Encouraging a higher standard for Christian music

Posts tagged ‘order of worship’


True Worship

This sermon/teaching was recommended to me and I must say it’s one of the best I have heard on this subject.

The balanced approach to the subject of music and worship in the church is refreshing.

Highly recommended!












I could not download it,

so here is the link: True Worship by Tim Pruitt




a word infused with the essence of God himself. It appears (along with its cognates) over 500 times in Scripture. One verse in particular is of great significance to us:

Psalm 66:2:

Sing out to the honor of his name;

make his praise glorious

In this verse, the psalmist (King David) exclaims with strength and power, “Sing out to the honor of His name“. The psalmist then follows this declamatory proclamation with an even stronger assertion:

Make His praise glorious!

There is to be nothing ordinary about this praise, it is to be of the highest order and of the greatest magnitude.
To create a powerful platform for praise, God inspired King David to marshal a corps of 4,000 professional musicians who were spiritually prepared, skillfully trained, highly organized and spent their lives giving praise to God.
The musicians were organized under three men of God (Levites) who carefully crafted their worship in a musically and theologically acceptable manner. (See 1 Chronicles 23 and 25.) David and his musicians would take no chances that their musical sacrifice of praise would be presented in a frivolous or careless way. This was music that was to exalt “the honor of His name and make His praise glorious!”

The result:

a spiritual environment

that brought this high worship of God

to the Israelites

in a way that united the best of music and poetry.

In Scripture, it’s important to note that glory is not only an attribute, it is an actual place: Glory…heaven, the dwelling place of God.
In looking forward to “glory”, Jonathan Edwards made this observation:

“If praising God in song is very much the employment of heaven…let all be exhorted to the work and duty of praising God [here on earth.]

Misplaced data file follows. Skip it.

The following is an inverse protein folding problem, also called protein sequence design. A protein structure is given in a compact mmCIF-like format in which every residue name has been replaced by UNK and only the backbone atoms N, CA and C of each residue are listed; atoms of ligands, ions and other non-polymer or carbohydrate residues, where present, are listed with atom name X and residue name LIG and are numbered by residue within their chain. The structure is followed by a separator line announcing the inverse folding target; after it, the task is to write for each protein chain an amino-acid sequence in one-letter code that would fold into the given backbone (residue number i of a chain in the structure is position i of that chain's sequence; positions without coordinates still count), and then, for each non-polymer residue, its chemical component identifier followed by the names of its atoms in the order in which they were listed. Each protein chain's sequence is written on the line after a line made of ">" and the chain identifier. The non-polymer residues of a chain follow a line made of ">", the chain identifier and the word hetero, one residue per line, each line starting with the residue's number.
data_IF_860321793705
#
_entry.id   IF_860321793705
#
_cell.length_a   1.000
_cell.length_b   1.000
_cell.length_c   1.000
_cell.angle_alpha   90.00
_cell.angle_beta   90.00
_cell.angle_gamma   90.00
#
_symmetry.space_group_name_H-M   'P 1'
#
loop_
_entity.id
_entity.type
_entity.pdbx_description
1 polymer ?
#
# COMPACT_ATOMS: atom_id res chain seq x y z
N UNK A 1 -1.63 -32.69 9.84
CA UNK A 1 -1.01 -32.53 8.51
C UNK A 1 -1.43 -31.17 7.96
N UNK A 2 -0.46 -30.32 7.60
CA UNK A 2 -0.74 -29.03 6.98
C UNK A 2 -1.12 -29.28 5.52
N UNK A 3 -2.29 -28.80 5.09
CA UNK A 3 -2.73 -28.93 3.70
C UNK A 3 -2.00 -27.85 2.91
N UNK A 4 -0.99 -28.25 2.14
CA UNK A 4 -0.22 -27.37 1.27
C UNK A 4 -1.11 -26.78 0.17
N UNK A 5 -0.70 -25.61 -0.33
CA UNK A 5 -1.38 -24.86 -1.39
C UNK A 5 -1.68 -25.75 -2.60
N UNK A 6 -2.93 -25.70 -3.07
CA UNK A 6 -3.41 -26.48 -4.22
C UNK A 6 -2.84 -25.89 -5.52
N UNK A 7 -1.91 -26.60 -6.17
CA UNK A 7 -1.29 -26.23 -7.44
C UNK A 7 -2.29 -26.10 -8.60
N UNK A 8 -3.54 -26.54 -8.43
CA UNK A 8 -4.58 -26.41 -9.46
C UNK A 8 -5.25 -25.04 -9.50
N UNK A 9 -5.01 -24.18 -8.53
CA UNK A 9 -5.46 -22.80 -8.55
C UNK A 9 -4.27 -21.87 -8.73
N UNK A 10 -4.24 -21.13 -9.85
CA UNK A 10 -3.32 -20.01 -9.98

(See: “Thankgsgiving Sermon”, 1734)

Note the reformer’s words regarding the use of music as a “work” and a “duty”. Like David’s original musical organization, music in heaven will be a joyous fulltime occupation infused with His glory, majesty and greatness!
For twenty-first century Christians this must all seem strange, having been persuaded by their culture that music:

a. exists for their own personal pleasure.
b. is all good–style is relative!
c. can be utilized for any purpose.

Today, begin your preparation for glory right now — forget popular culture and sing in the great tradition of King David and his spectacular choir of Levite musicians. Sing — and then memorize — a great hymn of the faith! You’ll be glad you did! To God be the Glory!

–Center for Church Music

The Order of Things

When poetry is set to music, you have a powerful tool of communication that can express both ideas and emotions. That is one reason why the Bible has so much poetry in it–and talks about music so much. God knows how He made us. He knows that we can testify to the facts of our faith much more feelingly in poetry and song. See how the process is described in Psalm 28:7:

The Lord is my strength and my shield; my heart trusted in Him, and I am helped; therefore my heart greatly rejoices, and with my song I will praise Him.

But there is an inherent danger with the emotional power of music. In our use of it, we must be careful not to confuse emotional excitation with spiritual exaltation. That replaces legitimate emotion with emotionalism, which may be simply an easily manipulated visceral response to the music. Consider the above verse again, and notice particularly the order of things.

1) The Lord is my strength and my shield; (a basic truth)
2) my heart trusted in Him, (the truth accepted by faith)
3) and I am helped; (faith verified in life)
4) therefore my heart rejoices, (an inward emotional response)
5) and with my song I will praise Him. (an outward expression with poetry set to music)

The order there is significant. The excitement and joy David feels is not generated by the music, but by an appropriation and appreciation of God’s truth, and his experience of God’s blessing. That is how our hymnody should be used, and it ought to be the reason why we sing. It expresses what the Lord has done for us, and how we feel about it. As an old gospel song by Albert Ketchum puts it:

Deep in my heart there’s a gladness,
Jesus has saved me from sin!
Praise to His name–what a Saviour!
Cleansing without and within.

Why do I sing about Jesus?
Why is He precious to me?
He is my Lord and my Saviour,
Dying, He set me free!



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